Ryan McGuire and Louis Svitek have played with Lee for more than six years.
By Gil Kaufman
CHICAGO — Louis Svitek has seen plenty of rock and roll in his day. The music-industry veteran has played with hardcore bands such as M.O.D. and toured with industrial legends Ministry for more than a decade. But when a friend turned him on to an unknown, unassuming 17-year-old singer/songwriter named Lee DeWyze almost seven years go, Svitek took notice.
"Lee's got a great voice. I liked him. He was kind of shy, intimidated, nervous, and then when he sang it was just like ... I mean, he's got a fantastic voice," said Svitek, whose large presence, shoulder-length rocker hair, all-black ensemble and hardcore past seem to contrast with a gentle, soft-spoken spirit and admiration for DeWyze's mainstream pop/rock appeal. "I automatically saw that he had talent. And he starts singing all kinds of stuff and was nailing it. Lee's got that voice, and he can do just about anything and make it sound good."
Sitting in the production room at Chicago's Gravity Studios — where he was awaiting the final mix on "Princess (Reprise)," a new single he produced with business partner Ryan McGuire from an unused track recorded for DeWyze's second CD, January's Slumberland — Svitek and McGuire were happy to talk about their longtime bandmate and the first artist on their small indie label, Wuli Records, to hit the big time.
"I met Lee when he was 17 years old at a house party," said Svitek, who went on to play guitar in the Lee DeWyze Band right up until the singer left for "Idol" last winter. "A friend of mine was like, 'You really need to see Lee perform,' because I was already doing music and maybe I could do something and help him out and get [something] going."
The pair met, and when Svitek returned from a yearlong tour with Ministry, he began producing tracks for the teenage singer that would end up on 2007's So I'm Told, DeWyze's debut album and one of the first releases from the label he co-founded with drummer McGuire.
When the veteran musicians first got DeWyze into the studio, McGuire said the "Idol" finalist treated it like a "large lump of clay," and it wasn't long before Lee started asserting himself. "He wanted to do everything acoustic, just him, voice and guitar," McGuire said. "We kind of introduced him to loops, rhythms, drums, percussion and stuff, and he opened up to that." Svitek said the pair didn't really have to give DeWyze any direction, because the singer seemed like he already had a good idea of what he wanted to do.
Even more amazing, DeWyze had just picked up the guitar a few years earlier and, without any formal training, was already chopping out songs at a furious pace. "He would literally go outside and have a cigarette ... and come back and say, 'I just wrote a song,' " McGuire said. "And he'd play it, and then Louis would say the chord, and Lee would be like, 'No, I don't know what that is.' Till this day, he still does that."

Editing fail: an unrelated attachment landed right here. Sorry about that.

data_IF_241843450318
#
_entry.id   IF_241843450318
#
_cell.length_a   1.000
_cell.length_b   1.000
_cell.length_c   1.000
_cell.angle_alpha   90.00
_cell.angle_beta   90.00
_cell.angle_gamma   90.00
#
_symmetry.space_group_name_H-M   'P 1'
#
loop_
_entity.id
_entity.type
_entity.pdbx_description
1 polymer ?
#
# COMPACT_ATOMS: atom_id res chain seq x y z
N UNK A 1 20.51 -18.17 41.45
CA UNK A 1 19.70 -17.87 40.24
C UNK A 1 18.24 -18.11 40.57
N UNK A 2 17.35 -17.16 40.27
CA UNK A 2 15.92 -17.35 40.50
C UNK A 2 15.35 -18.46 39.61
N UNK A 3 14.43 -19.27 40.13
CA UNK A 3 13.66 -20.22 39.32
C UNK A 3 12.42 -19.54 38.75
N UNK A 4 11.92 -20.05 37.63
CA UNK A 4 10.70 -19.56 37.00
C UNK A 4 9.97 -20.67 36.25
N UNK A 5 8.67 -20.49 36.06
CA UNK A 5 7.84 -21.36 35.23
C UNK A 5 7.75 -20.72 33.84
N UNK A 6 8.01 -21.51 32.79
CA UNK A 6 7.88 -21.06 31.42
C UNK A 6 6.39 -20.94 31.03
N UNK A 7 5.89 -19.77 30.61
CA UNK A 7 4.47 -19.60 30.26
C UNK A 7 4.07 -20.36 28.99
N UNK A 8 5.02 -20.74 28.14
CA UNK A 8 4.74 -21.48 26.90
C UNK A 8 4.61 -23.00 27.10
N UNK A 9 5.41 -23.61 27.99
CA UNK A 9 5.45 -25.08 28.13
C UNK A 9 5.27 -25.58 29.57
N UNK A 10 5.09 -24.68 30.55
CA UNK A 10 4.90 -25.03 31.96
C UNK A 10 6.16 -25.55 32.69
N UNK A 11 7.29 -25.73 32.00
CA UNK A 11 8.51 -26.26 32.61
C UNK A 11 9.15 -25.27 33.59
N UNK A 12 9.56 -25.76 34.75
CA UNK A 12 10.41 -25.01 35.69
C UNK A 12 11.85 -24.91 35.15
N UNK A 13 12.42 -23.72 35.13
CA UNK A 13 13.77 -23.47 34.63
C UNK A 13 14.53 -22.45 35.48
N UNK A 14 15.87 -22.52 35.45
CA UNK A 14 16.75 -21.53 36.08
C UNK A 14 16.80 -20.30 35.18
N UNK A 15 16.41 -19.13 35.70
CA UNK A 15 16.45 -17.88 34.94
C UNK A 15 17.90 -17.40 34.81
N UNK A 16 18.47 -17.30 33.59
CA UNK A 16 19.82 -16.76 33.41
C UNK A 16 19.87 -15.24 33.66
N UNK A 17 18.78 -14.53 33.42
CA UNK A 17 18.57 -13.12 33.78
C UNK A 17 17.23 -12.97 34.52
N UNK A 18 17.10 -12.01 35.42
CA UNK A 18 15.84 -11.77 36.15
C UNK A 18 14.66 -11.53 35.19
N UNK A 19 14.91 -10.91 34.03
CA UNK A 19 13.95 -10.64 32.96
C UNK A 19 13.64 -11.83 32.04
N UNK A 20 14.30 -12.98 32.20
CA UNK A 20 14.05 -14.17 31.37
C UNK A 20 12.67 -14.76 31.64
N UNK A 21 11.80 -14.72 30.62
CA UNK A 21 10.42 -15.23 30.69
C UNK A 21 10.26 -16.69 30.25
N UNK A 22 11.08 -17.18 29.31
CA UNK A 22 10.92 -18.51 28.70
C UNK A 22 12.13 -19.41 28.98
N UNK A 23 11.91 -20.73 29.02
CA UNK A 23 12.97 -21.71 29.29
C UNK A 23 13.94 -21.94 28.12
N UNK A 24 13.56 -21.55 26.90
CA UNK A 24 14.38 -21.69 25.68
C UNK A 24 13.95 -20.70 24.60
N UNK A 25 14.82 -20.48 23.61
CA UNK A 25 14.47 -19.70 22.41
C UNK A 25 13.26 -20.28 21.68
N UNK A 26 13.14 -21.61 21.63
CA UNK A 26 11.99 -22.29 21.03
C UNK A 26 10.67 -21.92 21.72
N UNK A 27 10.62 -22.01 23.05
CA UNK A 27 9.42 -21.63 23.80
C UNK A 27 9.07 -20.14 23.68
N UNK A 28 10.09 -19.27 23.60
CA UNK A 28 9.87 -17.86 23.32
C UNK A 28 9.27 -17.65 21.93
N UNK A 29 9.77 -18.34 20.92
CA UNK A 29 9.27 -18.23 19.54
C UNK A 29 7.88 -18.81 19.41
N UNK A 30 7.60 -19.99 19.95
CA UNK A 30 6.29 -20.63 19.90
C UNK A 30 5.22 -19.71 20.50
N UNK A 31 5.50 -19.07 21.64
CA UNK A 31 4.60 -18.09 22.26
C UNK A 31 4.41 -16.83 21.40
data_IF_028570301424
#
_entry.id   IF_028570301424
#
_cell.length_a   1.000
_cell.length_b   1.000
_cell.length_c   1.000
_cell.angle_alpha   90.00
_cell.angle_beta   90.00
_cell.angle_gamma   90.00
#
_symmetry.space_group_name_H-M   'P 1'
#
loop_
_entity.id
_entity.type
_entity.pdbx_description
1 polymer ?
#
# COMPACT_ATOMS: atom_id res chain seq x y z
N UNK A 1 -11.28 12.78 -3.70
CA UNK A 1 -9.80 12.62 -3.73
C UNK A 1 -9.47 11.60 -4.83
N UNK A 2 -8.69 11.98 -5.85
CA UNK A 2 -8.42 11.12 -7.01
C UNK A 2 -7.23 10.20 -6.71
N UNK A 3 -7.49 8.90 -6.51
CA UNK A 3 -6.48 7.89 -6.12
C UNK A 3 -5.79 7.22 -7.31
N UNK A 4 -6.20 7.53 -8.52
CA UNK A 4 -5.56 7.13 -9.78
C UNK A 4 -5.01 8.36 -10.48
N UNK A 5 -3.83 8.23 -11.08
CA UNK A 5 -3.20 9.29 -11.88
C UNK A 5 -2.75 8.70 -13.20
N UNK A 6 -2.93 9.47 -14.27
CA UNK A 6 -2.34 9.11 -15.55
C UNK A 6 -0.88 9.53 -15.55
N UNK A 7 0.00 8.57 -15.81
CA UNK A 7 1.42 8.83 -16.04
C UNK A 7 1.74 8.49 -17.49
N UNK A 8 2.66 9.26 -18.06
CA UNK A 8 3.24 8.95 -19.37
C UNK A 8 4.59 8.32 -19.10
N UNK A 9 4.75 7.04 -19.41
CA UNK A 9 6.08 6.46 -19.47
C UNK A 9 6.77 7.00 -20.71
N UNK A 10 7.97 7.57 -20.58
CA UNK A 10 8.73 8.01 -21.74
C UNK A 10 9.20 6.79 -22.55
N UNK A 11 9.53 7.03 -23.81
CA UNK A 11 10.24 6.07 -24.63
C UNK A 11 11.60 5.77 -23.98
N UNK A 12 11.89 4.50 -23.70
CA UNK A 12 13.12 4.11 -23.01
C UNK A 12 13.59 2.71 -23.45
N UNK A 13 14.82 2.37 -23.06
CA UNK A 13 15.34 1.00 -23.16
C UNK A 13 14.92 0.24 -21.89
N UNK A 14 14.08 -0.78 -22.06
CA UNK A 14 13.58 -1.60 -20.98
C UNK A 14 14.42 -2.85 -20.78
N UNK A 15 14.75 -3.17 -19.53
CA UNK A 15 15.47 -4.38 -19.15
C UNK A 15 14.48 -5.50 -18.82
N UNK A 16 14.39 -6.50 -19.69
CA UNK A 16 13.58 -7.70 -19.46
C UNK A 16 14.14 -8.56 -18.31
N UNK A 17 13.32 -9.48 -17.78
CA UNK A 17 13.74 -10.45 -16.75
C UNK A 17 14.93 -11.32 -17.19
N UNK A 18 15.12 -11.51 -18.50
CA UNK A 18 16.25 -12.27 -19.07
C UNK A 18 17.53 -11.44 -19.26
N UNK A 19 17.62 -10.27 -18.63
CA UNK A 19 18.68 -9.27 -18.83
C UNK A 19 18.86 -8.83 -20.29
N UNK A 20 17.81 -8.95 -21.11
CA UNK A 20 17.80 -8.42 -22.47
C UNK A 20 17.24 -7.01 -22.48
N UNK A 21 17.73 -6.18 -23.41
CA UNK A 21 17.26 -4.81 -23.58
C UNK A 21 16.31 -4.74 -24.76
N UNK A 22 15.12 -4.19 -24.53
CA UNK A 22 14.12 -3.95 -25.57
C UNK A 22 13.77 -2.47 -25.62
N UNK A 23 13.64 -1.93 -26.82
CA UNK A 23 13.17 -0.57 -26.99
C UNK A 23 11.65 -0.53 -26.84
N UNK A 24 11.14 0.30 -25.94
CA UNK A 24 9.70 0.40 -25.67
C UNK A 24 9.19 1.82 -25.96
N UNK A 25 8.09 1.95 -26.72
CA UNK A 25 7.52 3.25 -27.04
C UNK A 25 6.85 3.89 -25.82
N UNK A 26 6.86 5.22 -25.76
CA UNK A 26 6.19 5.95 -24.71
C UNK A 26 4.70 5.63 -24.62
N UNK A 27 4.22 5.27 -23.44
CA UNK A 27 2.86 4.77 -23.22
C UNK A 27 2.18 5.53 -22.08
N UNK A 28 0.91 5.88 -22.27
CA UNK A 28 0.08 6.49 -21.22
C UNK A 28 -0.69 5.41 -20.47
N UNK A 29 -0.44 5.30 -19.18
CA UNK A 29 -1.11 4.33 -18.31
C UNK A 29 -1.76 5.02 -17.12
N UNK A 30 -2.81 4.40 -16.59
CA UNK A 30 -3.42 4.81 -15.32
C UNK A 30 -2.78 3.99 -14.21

With a love for sensitive singer/songwriters such as Dave Matthews and Cat Stevens, DeWyze definitely had a lane he was carving for himself, one that didn't seem to include "Idol." McGuire and Svitek stayed up late the night before last summer's Chicago "Idol" auditions, following a show with DeWyze, and they never imagined he'd end up where he is now. "He was going to do it for a couple of years, and he was just reluctant to [try out] and didn't want to go out and do the whole thing," said McGuire, who added that both men have repeatedly encouraged DeWyze to get a younger band because neither of the music vets are "spring chickens" anymore.
His baseball hat pulled down low over his eyes, McGuire leaned back in his chair at Gravity and smiled when asked to cough up a favorite Lee story as an example of whether Hollywood has gone to DeWyze's head. The tale happens to be a recent one, from a trip McGuire took out to Los Angeles to visit his friend in late April.
"He said, 'You're not going to pay for anything tonight,' " McGuire recalled. "We went out to a sushi restaurant, and then when he went to pay for it, he pulled out half a credit card, the bottom half with just the stripe, because he had sat on it and broke it. He pulled it out of his pants and gave it to the waitress. And I'm like, 'That's my guy Lee right there.' And of course, he's like, 'It works.' And it did work, so I don't think he's gone Hollywood yet. His clothing has changed a bit, but that's about it."
Though the judges have alluded to it at times on the show, one thing both men said most people don't know about Lee is that, despite his seemingly calm demeanor, he's a very, very nervous performer. "If he would come into this room right now and play in front of the six of us, he'd get nervous and probably have to go backstage and get his nerves and come back," said McGuire, who has seen DeWyze lose his lunch more than once before a show.
For now, both men are just watching "Idol" to see how Lee does and enjoying the healthy bump in sales for Slumberland and So I'm Told as a result of the exposure. "We have our hands full right now ... trying to get his product out there [and] making sure people hear what he's done before 'Idol,' because that's crucial," Svitek said. "That's his past, and that's definitely going to carry on to whatever he does on his third album."
How do you think Lee has grown on "American Idol"? Let us know in the comments.
See Lee DeWyze in Concert! Get American Idol Live tickets - Click Here!